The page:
Think of the reaction to the J. Lo Super Bowl extravaganza. When critics complained about its racy (and misogynistic) nature, these complaints were tut-tutted away with glowing comments about the show’s “empowering” nature and how “authentic” and “defiant” was the tone. Think of the inevitable omnicompetent “strong woman” character inserted into nearly every movie, so ably parodied by the always entertaining Amy Adams.

Think of the fascination with Senator Warren’s persistence and the adulation of the “Fearless Girl” statue. To what end was Warren persisting? Was it a good goal? Of what is the girl fearless? Should she be? Such questions have less value today than the simple fact of their self-asserting power.


Like a man whose tongue is deadened to the subtlety of good and bad and must rely on mere potency to enjoy his food, our culture has lost its sense of value and now recognizes only power. If there can be no right or wrong, only fierceness, courage, and strength matter.


What would this look like if applied to classic tales? If it hasn’t already happened, I can’t imagine it will be long before someone reimagines Narnia. Instead of the White Witch as tyrant over the land of talking beasts, she will be the fierce Queen Jadis, who by her power and might, defied the Emperor Beyond the Sea and lived her authentic life as a rebel on her terms. This traditional villain has all the makings of a hero for our age.

Like a man whose tongue is deadened to the subtleties of good and bad and must rely on mere potency to enjoy his food, our culture has lost its sense of value and now recognizes only power. If there can be no right or wrong, only fierceness, courage, and strength matter, as these alone grant us the sensation of significance.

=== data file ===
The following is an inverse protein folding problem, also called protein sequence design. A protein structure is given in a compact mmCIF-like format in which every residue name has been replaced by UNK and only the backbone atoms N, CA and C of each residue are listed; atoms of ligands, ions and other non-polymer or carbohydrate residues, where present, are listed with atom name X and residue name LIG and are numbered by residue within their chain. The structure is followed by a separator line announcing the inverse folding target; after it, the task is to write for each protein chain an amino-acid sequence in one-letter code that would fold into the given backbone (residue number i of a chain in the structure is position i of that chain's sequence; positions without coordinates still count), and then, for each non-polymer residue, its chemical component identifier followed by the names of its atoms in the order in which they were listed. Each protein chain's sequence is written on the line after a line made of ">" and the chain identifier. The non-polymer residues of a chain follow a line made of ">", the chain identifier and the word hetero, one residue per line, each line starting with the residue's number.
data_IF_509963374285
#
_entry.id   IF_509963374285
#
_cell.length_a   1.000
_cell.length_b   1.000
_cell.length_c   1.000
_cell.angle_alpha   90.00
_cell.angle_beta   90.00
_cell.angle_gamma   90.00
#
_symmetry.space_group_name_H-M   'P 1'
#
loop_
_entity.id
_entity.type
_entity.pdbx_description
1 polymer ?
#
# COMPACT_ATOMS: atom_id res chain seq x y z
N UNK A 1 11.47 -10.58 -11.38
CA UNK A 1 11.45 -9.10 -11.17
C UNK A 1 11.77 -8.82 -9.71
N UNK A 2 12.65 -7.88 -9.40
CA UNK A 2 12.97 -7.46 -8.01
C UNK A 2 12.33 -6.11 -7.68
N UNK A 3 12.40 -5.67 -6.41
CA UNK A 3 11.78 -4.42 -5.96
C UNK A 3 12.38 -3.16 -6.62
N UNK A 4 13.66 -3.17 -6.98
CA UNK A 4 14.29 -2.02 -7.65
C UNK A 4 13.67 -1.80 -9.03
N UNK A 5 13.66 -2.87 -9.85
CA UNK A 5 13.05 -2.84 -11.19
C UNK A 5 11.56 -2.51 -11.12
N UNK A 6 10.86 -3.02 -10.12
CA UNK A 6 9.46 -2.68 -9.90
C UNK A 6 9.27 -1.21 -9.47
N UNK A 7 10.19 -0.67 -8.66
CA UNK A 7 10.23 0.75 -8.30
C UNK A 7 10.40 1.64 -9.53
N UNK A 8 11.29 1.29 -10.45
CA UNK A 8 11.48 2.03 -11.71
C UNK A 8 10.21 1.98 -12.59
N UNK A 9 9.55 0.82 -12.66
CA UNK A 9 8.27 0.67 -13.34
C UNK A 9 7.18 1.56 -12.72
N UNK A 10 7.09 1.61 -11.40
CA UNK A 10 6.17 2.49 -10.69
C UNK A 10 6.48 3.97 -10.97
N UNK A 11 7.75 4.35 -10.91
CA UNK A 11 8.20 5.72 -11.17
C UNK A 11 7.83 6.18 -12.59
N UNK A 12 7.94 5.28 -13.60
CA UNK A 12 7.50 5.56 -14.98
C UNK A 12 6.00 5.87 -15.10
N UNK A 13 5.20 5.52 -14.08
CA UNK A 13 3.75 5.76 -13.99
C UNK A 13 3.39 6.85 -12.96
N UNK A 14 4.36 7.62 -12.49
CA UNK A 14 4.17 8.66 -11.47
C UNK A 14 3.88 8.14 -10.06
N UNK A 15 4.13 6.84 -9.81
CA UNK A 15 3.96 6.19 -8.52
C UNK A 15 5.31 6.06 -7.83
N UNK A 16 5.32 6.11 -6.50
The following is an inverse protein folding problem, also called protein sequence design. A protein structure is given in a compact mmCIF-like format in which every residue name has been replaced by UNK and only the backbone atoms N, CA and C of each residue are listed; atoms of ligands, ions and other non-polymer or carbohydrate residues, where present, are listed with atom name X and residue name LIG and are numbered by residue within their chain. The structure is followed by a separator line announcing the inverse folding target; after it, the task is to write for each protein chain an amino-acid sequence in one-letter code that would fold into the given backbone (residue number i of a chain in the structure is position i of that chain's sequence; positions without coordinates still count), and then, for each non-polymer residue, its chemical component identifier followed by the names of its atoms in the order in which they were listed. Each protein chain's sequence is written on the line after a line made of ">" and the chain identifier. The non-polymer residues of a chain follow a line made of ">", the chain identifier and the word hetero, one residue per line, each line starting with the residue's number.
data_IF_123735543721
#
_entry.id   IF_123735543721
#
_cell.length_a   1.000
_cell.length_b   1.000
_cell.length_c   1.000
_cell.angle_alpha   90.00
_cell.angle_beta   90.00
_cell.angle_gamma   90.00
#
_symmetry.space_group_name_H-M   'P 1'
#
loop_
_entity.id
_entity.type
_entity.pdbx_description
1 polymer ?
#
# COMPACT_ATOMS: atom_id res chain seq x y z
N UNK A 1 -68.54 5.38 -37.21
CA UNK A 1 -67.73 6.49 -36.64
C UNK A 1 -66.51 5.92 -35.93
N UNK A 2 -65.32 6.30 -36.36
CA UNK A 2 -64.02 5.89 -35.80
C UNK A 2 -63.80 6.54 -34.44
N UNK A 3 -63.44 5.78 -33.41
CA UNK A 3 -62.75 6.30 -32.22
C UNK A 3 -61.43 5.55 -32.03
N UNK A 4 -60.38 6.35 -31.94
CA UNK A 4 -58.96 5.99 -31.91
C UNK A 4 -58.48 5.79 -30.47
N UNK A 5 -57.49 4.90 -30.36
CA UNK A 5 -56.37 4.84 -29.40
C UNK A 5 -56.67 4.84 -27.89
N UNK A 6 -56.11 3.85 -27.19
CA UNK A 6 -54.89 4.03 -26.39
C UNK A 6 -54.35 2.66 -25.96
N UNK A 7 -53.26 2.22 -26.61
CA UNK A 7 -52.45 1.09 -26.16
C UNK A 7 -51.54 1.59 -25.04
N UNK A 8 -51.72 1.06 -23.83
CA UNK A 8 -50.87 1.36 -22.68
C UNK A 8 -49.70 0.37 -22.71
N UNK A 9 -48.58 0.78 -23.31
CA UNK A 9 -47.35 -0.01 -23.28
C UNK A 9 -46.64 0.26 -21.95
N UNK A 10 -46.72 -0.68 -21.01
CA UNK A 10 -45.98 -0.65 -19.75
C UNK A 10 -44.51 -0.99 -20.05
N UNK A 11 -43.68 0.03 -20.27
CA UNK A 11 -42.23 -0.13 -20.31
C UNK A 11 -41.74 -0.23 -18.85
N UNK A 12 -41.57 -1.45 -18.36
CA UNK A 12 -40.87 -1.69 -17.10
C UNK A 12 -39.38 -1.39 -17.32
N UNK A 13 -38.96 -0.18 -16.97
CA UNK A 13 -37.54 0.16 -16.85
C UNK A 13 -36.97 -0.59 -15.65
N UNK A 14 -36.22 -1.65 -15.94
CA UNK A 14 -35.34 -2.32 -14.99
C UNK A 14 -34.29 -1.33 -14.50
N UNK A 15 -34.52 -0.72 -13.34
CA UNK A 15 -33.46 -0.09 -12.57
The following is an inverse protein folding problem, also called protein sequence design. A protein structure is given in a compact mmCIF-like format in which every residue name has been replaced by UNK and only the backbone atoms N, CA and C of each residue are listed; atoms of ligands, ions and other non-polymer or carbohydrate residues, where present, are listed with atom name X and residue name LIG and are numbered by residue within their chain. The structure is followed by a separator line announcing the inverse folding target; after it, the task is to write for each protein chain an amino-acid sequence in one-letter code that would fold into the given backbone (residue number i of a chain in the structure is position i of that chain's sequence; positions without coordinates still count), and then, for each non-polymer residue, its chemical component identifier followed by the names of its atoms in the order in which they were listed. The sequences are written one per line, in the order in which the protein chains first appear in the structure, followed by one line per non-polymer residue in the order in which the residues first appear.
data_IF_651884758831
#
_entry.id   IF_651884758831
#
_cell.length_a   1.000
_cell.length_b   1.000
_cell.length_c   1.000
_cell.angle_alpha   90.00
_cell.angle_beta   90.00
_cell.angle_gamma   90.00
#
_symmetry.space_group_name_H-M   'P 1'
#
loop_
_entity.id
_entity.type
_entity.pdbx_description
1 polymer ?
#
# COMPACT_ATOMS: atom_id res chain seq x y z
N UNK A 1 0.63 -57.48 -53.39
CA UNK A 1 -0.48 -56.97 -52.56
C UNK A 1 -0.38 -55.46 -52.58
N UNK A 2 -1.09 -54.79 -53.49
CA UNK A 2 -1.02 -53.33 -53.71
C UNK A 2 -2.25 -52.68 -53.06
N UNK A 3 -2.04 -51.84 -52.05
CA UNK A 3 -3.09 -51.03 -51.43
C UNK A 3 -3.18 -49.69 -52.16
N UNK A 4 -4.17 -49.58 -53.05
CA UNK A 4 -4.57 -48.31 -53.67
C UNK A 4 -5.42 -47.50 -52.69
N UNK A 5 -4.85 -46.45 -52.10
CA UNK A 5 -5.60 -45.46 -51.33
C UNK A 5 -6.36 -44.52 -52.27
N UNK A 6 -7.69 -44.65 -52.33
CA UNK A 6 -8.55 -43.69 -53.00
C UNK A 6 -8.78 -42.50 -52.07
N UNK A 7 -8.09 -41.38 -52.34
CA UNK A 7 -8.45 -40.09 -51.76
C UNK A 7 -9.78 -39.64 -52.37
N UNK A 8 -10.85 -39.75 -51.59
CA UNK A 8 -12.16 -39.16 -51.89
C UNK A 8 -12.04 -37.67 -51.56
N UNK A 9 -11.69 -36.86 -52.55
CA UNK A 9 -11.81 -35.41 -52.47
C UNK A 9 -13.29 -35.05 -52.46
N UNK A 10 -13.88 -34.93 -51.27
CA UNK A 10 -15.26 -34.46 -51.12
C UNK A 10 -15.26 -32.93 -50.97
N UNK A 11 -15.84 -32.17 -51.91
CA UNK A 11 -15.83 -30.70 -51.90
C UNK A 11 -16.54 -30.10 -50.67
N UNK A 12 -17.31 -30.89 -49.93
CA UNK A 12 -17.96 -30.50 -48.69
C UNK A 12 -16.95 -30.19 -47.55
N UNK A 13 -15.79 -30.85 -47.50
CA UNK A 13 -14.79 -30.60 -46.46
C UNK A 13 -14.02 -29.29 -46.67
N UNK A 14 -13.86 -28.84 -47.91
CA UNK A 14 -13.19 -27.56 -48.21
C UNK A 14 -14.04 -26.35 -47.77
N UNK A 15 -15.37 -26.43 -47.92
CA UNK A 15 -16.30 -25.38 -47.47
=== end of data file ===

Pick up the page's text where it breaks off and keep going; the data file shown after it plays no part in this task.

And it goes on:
But power unbound by virtue is indistinguishable from tyranny. If we preach only a gospel of strength, then we will lose both the right and the ability to claim any difference from the power we oppose and what we wield ourselves. It’s not a matter of being strong or not; it’s a question of whether being strong is enough.

In tragi-comic etymological fallacy, we’ve conflated the “vir” of virtue and virility, leaving a world where to be strong is to be good. Given the feminine nature of so many of these newly fierce heroes, this is a double-tragedy as unadorned defiance now defines virtue. While ostensibly taking a stand against the abuses of male power down through the centuries, this trope has done nothing but ape the men it claimed to dethrone.

When Paul wrote of the Fruits of the Spirit, he wasn’t listing out feminine virtues applicable only to women. These were the marks of faith for all Christians, male and female. When he spoke of Christ emptying Himself and leaving aside His power and glory for others, this wasn’t a curse but a pattern to follow.

If we are to be Christians, we must follow the One who tells us to take up our cross and follow Him, and along that road is not self-exaltation and fierceness but self-sacrifice and other-centered love. Strength, fierceness, and all the rest mean nothing if they don’t point to something other than themselves. We must set aside our allegiance to power and look instead to something bigger than us, to Someone better than us.

 

Image: “Fearless Girl,” Google Images